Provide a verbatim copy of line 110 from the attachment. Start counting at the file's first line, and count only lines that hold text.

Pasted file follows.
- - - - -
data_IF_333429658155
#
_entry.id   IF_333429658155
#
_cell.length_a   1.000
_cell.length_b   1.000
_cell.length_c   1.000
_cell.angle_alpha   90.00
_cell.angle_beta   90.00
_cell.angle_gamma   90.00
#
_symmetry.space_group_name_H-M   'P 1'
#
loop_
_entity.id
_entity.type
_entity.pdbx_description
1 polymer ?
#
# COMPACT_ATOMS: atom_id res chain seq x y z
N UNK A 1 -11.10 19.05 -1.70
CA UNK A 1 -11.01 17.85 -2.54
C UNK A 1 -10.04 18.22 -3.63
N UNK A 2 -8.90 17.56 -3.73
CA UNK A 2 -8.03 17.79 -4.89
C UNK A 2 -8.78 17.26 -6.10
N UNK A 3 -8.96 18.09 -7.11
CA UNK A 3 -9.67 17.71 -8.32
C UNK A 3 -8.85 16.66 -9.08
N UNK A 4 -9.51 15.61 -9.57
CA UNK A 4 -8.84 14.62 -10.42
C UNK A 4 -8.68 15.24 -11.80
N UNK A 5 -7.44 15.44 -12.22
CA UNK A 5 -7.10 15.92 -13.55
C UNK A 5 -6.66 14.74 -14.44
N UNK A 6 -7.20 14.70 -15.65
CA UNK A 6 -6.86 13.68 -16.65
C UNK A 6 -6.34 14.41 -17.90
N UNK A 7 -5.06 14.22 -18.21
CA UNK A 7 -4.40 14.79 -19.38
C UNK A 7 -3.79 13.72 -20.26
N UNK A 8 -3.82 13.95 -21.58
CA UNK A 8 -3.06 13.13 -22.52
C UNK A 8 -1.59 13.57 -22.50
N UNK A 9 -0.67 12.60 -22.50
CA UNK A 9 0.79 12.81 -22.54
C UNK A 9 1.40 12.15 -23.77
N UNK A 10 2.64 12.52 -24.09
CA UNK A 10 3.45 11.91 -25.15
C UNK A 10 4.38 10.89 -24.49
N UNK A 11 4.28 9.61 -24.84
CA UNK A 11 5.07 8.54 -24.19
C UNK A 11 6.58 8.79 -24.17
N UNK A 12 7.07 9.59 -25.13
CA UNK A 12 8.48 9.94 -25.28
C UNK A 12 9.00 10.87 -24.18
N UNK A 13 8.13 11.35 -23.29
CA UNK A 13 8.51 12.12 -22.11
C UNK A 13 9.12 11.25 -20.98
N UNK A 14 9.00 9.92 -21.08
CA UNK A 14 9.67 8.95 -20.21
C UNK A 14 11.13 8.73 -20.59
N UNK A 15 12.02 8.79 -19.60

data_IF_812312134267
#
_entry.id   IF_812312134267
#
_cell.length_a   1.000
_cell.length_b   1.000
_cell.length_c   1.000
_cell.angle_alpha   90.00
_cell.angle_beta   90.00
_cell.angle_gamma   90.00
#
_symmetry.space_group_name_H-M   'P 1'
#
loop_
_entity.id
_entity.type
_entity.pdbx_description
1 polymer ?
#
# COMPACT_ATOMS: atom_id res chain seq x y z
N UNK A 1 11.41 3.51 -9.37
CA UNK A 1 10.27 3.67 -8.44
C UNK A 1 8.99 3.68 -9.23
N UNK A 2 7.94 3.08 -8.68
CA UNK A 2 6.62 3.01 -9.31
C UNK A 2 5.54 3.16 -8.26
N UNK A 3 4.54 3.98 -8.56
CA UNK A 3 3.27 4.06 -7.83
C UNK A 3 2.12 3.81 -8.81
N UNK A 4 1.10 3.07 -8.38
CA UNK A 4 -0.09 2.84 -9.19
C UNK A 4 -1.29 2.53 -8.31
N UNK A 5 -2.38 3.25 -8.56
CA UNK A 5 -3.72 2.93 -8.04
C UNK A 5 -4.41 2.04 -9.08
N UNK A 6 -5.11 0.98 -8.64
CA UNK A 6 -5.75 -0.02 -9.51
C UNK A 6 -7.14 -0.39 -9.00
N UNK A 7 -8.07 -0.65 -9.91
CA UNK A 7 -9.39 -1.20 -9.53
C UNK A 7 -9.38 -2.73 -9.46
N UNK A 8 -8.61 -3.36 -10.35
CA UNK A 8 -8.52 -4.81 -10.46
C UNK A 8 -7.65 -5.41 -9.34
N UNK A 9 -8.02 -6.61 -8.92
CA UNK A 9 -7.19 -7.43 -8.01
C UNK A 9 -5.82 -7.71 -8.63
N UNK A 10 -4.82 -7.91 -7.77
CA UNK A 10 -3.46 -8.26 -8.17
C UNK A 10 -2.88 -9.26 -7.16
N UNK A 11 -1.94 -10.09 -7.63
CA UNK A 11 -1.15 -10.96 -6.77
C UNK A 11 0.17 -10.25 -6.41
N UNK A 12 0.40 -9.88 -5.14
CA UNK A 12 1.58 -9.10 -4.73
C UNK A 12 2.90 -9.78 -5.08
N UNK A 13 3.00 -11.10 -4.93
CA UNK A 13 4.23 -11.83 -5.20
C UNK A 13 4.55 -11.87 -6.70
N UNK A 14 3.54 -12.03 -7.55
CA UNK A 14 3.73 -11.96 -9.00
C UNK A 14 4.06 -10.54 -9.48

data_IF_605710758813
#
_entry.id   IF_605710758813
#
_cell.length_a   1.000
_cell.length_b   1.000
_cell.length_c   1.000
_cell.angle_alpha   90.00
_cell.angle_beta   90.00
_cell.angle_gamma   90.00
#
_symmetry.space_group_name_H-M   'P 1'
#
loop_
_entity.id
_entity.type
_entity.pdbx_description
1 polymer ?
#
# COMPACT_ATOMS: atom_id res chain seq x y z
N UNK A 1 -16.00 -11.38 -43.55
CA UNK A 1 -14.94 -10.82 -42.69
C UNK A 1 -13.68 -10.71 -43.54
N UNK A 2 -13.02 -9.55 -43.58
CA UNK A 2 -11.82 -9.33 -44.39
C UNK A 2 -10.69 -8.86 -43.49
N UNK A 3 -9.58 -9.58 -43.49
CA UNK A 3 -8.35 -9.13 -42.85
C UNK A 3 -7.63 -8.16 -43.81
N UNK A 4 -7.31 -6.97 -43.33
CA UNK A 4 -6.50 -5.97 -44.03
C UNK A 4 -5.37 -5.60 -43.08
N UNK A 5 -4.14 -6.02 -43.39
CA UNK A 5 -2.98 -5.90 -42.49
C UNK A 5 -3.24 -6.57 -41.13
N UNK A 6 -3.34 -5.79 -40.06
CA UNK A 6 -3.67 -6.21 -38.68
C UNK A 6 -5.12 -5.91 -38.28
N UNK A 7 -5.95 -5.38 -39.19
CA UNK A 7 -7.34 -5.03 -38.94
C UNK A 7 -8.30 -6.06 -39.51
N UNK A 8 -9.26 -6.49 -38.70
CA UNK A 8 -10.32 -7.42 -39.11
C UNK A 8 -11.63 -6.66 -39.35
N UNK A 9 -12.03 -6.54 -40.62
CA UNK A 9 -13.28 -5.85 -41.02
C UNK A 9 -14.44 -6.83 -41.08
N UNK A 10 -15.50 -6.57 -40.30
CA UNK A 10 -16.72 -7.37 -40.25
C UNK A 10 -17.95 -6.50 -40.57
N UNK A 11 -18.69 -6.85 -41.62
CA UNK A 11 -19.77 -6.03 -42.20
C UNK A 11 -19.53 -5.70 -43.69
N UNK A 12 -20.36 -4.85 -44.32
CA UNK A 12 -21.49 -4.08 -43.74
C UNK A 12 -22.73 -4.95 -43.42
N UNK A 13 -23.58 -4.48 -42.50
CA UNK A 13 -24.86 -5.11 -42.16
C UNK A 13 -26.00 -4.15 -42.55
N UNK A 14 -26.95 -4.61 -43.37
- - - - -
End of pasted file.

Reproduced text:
C UNK A 9 -5.82 -7.71 -8.63